It was shortly after 10pm on January 22, 2017 that Deborah Lanzo’s son, Michael, came home and woke her up. She had been so sound asleep that she had not heard her carbon monoxide (CO) detector sounding in her home.
After calling 911 and notifying her upstairs neighbor, both mother and son went outside to await the fire department’s arrival. On duty members of B-Shift arrived minutes later and began checking the home for carbon monoxide. They also began checking the second floor.
Firefighters found CO present throughout the first floor and also on the second floor landing, although it had not yet entered the second floor residence. The culprit was a malfunctioning stove in the first floor kitchen. When firefighters turned the stove on, almost immediately the amount of CO rose more than 100 parts per million—a sign that there would rapidly have been a life-threatening level of CO in the house.
The offending stove was shut down and tagged “out of service.” Firefighters used fans to clear the CO out of the entire building, ensuring the atmosphere was safe before allowing residents to reoccupy their home. They also found that the combination CO-Smoke detector was past its recommended service life of 10 years and replaced it with a new one.
Manufacturers recommend that any smoke or CO detector older than 10 years be replaced, as they may become ineffective. Even though the detector in the Lanzo residence functioned correctly in this instance, any detector past its service life should be replaced with a new one.
CO, which is a natural byproduct of incomplete fossil fuel combustion, is a silent killer. Over 400 people die annually in the United States from accidental CO poisoning. Another 20,000 are taken to the hospital for treatment and 4,000 of those are ill enough to be admitted.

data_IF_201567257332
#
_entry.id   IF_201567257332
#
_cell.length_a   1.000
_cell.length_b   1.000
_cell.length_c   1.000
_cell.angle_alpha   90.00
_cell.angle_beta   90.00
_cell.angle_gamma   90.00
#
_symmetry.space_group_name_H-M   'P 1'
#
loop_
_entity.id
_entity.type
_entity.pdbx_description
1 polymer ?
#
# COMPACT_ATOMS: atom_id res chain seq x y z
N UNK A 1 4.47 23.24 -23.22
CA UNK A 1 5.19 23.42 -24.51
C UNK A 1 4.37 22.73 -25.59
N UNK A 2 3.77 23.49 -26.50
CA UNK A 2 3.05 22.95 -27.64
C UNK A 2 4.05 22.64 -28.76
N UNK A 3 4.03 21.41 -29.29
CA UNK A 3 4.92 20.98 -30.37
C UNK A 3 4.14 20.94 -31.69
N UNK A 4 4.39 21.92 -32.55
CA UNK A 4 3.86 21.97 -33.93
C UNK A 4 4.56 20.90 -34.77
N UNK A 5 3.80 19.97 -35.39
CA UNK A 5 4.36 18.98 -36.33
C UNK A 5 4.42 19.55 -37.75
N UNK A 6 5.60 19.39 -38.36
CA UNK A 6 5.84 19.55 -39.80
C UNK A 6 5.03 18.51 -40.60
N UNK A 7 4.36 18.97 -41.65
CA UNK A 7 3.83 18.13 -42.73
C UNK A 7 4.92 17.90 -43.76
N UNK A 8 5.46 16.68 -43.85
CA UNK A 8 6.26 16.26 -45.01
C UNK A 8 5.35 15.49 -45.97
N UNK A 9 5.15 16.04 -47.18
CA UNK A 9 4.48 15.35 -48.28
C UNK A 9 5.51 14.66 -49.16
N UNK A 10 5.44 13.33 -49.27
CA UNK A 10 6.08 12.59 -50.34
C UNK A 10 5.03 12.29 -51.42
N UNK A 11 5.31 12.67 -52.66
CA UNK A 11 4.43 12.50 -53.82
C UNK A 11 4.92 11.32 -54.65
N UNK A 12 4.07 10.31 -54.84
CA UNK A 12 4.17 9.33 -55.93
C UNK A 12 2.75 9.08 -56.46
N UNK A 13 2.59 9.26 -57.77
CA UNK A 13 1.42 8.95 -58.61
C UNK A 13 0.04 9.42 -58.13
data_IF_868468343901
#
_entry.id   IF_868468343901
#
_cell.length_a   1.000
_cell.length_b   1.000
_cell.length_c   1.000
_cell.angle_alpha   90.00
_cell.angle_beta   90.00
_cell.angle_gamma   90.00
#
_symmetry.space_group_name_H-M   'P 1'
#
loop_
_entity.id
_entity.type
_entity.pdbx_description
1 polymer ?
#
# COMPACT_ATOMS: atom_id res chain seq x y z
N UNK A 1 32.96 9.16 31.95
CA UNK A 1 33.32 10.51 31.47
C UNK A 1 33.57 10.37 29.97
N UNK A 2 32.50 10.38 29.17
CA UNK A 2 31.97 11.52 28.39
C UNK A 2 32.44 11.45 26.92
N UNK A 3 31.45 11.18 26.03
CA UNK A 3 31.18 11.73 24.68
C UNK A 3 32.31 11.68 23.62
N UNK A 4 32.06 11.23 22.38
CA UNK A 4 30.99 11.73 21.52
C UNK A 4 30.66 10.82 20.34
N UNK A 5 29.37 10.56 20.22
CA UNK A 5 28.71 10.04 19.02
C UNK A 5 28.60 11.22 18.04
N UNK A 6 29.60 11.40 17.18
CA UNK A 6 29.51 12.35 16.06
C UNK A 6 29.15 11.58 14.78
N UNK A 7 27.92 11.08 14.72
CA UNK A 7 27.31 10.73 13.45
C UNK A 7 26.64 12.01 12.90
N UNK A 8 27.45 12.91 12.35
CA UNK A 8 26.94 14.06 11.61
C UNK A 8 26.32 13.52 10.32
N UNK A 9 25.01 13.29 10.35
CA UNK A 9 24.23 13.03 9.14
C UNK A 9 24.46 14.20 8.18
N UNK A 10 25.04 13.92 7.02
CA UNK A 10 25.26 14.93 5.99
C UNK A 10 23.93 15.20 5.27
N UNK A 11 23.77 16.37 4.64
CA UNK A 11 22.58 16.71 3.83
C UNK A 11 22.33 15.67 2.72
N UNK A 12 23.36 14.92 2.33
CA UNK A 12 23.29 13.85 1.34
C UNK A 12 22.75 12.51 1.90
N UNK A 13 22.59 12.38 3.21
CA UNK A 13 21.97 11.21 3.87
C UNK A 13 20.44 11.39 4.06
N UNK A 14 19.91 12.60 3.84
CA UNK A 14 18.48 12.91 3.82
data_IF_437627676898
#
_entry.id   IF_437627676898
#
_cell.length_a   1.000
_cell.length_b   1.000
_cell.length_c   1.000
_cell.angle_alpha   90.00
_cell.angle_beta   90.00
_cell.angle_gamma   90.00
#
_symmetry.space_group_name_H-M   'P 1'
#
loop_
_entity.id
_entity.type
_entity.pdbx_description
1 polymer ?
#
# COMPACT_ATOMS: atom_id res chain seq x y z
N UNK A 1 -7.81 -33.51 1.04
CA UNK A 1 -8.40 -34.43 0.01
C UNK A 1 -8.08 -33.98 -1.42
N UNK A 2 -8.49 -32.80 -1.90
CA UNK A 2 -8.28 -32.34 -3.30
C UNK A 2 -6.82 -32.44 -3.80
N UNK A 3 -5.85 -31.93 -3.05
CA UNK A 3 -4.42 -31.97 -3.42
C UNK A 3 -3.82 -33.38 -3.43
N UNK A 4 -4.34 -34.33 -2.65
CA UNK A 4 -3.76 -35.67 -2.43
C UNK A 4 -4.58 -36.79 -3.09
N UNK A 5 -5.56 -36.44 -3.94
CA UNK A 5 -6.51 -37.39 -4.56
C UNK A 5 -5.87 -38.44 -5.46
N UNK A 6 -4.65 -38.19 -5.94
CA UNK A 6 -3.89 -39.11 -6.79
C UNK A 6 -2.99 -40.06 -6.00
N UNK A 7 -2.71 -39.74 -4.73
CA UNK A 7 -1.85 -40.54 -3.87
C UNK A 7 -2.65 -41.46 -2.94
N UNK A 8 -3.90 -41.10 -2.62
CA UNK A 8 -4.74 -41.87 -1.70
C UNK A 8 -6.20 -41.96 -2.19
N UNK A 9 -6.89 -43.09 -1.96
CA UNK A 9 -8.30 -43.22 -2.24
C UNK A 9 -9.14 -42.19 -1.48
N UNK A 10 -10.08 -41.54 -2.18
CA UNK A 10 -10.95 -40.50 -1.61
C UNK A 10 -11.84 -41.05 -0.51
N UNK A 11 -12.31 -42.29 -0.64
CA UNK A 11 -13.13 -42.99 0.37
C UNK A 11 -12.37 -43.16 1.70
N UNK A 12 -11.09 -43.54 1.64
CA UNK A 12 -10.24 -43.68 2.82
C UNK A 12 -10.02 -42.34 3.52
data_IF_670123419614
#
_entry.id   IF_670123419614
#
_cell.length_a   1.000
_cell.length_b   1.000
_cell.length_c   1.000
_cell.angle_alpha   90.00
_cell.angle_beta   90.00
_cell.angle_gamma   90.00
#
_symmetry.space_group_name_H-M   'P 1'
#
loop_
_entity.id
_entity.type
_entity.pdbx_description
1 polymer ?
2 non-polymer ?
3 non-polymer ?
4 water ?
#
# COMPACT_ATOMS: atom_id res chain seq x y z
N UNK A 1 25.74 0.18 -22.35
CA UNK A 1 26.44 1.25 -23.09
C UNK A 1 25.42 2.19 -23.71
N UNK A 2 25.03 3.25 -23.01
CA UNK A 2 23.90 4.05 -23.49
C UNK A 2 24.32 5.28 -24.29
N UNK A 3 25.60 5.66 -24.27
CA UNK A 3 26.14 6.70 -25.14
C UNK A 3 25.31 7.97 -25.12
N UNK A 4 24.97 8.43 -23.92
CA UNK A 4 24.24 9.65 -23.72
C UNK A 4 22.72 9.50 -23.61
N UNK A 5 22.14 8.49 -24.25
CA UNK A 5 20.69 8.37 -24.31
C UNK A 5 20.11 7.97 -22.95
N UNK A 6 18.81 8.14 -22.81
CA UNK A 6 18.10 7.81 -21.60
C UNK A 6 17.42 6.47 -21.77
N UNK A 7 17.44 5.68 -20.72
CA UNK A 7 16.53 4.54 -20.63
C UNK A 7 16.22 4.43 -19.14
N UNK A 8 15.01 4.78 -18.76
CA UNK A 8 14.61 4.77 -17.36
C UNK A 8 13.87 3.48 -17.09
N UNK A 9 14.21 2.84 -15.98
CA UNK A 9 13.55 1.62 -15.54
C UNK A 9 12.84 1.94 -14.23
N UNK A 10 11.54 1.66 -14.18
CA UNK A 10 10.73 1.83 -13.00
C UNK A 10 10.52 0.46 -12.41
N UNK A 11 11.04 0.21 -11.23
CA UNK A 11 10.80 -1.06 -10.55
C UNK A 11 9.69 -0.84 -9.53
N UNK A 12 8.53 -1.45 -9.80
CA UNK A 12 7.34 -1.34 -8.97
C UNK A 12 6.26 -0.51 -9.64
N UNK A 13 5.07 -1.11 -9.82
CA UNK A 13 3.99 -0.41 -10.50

Anything in your home that uses fossil fuels could possibly produce CO. Furnaces, stoves, generators, wood, coal, and pellet stoves, vehicles in or near a garage, and portable heaters are all items we look for and check during a CO investigation call.
Carbon monoxide kills by preventing oxygen from being carried in the blood to vital organs. At high enough concentrations it effectively asphyxiates its victims. It has no odor, no color, absolutely no way for you to tell if it is there except for your CO detector. Never ignore an operating smoke or CO detector, even if you are certain it’s “just a dead battery.”
Call us immediately. Then evacuate and wait outside for the fire department. Please do not open any windows or doors before we get there. It makes it much harder for us to determine if there is CO present and if so, where it is coming from.
Deborah and Michael Lanzo Jr. did exactly what they were supposed to do that night. They had a working CO detector, and when it went off they called us and evacuated. A new stove and a new CO detector later their story is one with a happy ending and a lesson worth learning.
Glenn Dube is a captain in the Southington Fire Department and a columnist for The Observer.